Then the end came. German panzers rolled through Thessaly toward Athens, cutting off the Greek troops still fighting inside Albania. However, only a fraction of them surrendered to the Italians. The others vanished and were not heard of until much later. Among those who disappeared without leaving a trail was Colonel Zervas.

Metaxas died Jan. 29, 1941. The King and his family went into exile with members of the government. Greece suffered the most atrocious occupation by Germans, Italians and Bulgarians. But in the midst of her great sufferings, her starvation, the forces of popular resistance began to gather. They formed the EAM, the “front of national liberation,” uniting the small secret organizations of sabotage which had sprung up spontaneously in the main cities and throughout the provinces. While noncommittal on party policies, the EAM was quite outspoken in its repudiation of the Greek Government in exile now headed by Emmanuel Tsouderos.

The EAM controls the activities of the militant

guerillas called Elas, short for the official title, “People’s Army of National Liberation.”

The men of this “People’s Army” are a strangely assorted lot. Mountaineers and shepherds are its backbone, but from time to time it is augmented by refugees from villages and smaller towns which have been wiped out by “punitive actions” of the troops of occupation. In addition to this permanent stock there is a huge reservoir of “part-time guerillas.” Teachers, tradespeople, bankers, bakers, blacksmiths, barbers and cobblers carry on their business during the day; but at night they all become guerillas. Then there are the “foreigners,” the British and Anzac soldiers who were unable to escape when the Allied Army was evacuating Greece. Their blond and brown hair has been dyed black, their fair complexions are darkened by the sun, and they have been given forged papers for their protection—large rewards are offered by the Germans for their capture.

Among the most active guerillas are the monks and the priests. Some of them have been shot—some are held as hostages. But others fight on, like the 66-year-old Abbot Latinakis and Monsignor Joachim Apostolidis, Bishop of Kozanne, who was ordered arrested by the Germans after he delivered a patriotic sermon in his cathedral. He managed to escape to the mountains.

New Army Joins Fight

BUT soon a more professional and better equipped army of resistance was to join the fight. In the steep canyons of Epirus, on the slopes of the wild Rhodope Mountains, on the ever-clouded tops of the sacred Ossa, Pindus and Olympus thousands of soldiers of the armies which had fought in Albania had lived in hiding since the debacle. Now they began to rally around their officers. They called themselves “Antartis,” a name which is a living tradition to the Greek people, as it goes back to the name of the guerilla bands who fought during the war of liberation from the Turks, 120 years ago.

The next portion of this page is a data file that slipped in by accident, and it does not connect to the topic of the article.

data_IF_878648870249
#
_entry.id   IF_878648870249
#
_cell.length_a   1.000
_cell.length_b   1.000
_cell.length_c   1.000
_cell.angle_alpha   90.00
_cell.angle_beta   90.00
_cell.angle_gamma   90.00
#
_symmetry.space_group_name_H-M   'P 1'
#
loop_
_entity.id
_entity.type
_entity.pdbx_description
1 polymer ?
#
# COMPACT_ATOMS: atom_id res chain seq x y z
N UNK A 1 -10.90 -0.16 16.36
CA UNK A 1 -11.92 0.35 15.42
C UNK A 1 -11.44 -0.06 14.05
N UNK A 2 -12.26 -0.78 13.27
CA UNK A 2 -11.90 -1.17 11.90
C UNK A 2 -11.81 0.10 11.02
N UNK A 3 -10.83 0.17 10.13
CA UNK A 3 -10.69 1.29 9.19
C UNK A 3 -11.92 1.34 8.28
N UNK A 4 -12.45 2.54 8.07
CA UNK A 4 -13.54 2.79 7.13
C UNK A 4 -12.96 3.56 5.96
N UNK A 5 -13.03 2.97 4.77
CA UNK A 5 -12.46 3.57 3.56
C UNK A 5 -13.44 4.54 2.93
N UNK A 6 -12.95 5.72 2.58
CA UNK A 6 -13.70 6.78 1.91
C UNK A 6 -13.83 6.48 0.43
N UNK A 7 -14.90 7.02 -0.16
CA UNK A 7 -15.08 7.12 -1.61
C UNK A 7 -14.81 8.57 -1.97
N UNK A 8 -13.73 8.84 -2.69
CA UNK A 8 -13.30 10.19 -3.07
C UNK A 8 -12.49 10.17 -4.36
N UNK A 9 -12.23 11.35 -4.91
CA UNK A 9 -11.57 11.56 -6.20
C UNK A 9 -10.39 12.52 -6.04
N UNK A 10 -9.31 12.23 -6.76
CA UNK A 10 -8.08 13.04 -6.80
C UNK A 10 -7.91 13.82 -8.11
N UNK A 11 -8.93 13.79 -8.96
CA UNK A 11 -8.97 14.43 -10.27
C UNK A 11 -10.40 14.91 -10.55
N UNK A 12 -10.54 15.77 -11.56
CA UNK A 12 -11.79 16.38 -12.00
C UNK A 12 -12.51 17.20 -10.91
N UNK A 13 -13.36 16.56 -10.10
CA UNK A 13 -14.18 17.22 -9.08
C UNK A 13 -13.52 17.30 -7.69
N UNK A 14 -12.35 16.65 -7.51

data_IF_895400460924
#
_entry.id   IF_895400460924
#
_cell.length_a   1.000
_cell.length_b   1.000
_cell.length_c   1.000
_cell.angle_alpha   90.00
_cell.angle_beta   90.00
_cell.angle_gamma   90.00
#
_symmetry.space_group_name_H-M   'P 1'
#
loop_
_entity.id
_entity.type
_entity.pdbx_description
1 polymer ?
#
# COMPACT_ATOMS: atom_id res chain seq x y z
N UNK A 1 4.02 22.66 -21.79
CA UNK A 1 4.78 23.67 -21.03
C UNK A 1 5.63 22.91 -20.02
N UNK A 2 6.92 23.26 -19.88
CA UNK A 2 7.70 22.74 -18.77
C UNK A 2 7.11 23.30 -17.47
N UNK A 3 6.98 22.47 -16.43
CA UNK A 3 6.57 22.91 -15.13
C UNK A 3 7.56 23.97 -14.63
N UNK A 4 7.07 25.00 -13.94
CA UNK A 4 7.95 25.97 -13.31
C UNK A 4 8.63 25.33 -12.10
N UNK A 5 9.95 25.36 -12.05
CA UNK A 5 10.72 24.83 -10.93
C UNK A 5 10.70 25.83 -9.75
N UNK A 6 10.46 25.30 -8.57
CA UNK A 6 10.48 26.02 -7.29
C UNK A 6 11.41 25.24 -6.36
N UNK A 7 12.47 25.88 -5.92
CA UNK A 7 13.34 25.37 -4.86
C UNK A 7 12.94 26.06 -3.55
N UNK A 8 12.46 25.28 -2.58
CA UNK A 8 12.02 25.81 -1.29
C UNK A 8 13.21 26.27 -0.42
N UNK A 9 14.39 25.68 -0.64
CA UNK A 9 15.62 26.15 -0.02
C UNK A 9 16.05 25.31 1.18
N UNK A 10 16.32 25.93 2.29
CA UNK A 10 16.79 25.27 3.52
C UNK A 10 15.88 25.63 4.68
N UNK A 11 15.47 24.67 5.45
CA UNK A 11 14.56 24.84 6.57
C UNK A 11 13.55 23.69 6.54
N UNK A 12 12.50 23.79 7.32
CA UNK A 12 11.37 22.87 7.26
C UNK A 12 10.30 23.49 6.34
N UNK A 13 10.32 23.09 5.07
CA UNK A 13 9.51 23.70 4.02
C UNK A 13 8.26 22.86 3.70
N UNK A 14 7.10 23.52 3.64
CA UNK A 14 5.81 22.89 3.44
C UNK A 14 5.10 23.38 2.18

Three groups of these guerilla fighters were operating in Epirus, Macedonia and Thessaly, under the leadership of two anonymous army officers. Farther north, in the region of Fiorina and Kastoria, other bands were taking orders from Major Bonopoulos, a former Greek diplomat, who had been able to establish a close contact with the forces of General Mihailovitch across the former border of Jugoslavia. Another guerilla force, based on Mount Olympus, won control of an area of sixty square miles in the provinces of Serres and Drama, and has specialized in raiding Axis transports going from Salonika to the south through the passes of the Rhodope Mountains. Its leader called himself “Colonel Douras,” a nom de guerre chosen to protect this officer’s relatives against reprisals. Still another group, headed by Colonel

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Greece's Hidden Army

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Leonidas Spais, operated a little more to the south, not far from the Thermopylae, where, 2,500 years ago, another Leonidas won immortal fame by checking with his 300 men the powerful army of King Xerxes.

On the island of Crete, General Manoli Mandakas, aided by MajorGeneral Tsontos and Captain Korakas, commands from his headquarters in the inaccessible White Mountains 20odd guerilla bands. General Mandakas, a veteran of the Balkan and World War, has modernized the methods of guerilla warfare. By the end of 1942 his headquarters were equipped with powerful sending and receiving radio apparatus. He issues communiques in daily broadcasts to Greece and the Near East and keeps in constant contact with Allied leaders on the Continent and abroad. Today, although the Germans control the seacoast area, the entire mountainous region in the interior is in the hands of Mandakas and his men.